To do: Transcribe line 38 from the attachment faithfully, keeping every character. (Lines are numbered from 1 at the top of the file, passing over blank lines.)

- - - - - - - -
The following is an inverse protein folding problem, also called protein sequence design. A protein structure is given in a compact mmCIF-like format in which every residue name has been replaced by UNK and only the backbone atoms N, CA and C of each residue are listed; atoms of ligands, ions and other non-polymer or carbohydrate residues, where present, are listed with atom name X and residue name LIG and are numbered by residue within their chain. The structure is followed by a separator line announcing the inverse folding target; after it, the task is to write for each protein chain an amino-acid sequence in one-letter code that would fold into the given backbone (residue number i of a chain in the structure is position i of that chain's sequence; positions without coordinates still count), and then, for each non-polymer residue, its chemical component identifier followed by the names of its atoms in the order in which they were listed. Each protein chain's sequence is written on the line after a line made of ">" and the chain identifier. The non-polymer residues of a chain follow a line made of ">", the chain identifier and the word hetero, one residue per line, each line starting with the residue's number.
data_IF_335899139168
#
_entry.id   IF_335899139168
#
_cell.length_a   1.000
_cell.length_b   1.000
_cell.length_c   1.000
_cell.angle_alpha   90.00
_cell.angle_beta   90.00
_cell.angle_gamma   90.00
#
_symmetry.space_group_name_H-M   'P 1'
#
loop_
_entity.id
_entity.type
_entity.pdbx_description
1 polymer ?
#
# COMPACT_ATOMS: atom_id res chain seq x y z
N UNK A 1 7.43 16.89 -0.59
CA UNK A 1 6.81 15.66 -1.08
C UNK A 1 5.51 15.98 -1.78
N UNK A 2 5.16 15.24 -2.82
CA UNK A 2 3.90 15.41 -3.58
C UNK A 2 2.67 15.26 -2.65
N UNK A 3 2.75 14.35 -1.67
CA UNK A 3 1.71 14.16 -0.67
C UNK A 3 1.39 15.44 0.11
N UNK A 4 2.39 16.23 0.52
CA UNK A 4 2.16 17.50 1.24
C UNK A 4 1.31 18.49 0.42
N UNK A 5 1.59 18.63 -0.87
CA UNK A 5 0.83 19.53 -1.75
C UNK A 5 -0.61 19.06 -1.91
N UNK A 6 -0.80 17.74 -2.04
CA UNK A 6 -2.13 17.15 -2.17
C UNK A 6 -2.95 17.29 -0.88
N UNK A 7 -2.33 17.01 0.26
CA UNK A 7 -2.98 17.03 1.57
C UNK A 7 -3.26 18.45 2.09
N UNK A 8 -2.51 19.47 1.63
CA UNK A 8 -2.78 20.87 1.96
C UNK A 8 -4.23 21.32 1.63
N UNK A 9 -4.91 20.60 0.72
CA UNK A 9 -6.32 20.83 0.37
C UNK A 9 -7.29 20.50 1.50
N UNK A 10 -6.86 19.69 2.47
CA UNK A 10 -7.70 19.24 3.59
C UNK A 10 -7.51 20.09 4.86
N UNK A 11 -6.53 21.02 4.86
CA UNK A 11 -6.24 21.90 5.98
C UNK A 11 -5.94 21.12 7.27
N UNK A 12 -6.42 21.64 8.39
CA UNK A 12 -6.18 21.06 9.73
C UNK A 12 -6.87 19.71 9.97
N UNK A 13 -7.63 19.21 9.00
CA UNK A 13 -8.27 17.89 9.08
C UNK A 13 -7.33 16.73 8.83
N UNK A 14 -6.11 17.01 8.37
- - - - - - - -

CA UNK A 6 -2.13 17.15 -2.17